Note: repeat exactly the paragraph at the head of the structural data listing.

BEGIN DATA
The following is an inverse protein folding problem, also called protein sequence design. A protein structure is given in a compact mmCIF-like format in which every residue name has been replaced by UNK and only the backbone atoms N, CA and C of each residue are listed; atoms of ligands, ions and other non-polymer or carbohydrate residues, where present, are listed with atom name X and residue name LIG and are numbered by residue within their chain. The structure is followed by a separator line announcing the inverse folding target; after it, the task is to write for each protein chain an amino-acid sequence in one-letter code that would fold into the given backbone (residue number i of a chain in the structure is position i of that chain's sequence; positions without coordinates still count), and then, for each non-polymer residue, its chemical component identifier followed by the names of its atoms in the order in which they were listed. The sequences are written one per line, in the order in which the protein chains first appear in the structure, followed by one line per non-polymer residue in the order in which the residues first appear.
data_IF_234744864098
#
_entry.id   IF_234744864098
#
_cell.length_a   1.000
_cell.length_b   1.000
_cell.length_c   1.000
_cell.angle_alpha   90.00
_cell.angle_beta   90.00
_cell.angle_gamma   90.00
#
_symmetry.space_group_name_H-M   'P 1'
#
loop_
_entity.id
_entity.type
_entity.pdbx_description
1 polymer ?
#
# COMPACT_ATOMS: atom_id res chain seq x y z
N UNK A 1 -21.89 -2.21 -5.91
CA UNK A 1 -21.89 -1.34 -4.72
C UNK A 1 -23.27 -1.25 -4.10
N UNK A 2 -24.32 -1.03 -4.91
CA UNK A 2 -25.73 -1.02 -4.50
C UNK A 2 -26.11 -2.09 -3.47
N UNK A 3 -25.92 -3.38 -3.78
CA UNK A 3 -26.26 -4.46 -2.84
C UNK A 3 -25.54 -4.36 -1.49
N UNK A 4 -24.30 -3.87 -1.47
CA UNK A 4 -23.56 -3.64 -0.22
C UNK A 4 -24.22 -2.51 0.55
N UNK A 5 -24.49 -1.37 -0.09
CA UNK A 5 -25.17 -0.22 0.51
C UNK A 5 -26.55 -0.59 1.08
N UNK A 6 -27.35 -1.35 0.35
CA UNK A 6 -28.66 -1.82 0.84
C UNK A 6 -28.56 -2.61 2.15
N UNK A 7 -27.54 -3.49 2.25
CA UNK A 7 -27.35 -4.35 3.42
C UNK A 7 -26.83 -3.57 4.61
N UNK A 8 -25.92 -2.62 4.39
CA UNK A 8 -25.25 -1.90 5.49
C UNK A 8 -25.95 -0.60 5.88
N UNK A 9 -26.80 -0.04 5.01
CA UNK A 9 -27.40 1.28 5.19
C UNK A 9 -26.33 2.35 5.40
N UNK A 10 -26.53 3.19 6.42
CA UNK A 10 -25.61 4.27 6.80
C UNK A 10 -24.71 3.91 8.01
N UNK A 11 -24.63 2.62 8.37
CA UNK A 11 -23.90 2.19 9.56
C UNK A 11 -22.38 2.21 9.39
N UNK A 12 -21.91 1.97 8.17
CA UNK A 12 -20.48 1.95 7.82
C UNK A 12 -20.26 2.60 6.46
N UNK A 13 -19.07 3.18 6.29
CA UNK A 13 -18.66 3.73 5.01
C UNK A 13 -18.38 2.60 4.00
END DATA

The following is an inverse protein folding problem, also called protein sequence design. A protein structure is given in a compact mmCIF-like format in which every residue name has been replaced by UNK and only the backbone atoms N, CA and C of each residue are listed; atoms of ligands, ions and other non-polymer or carbohydrate residues, where present, are listed with atom name X and residue name LIG and are numbered by residue within their chain. The structure is followed by a separator line announcing the inverse folding target; after it, the task is to write for each protein chain an amino-acid sequence in one-letter code that would fold into the given backbone (residue number i of a chain in the structure is position i of that chain's sequence; positions without coordinates still count), and then, for each non-polymer residue, its chemical component identifier followed by the names of its atoms in the order in which they were listed. The sequences are written one per line, in the order in which the protein chains first appear in the structure, followed by one line per non-polymer residue in the order in which the residues first appear.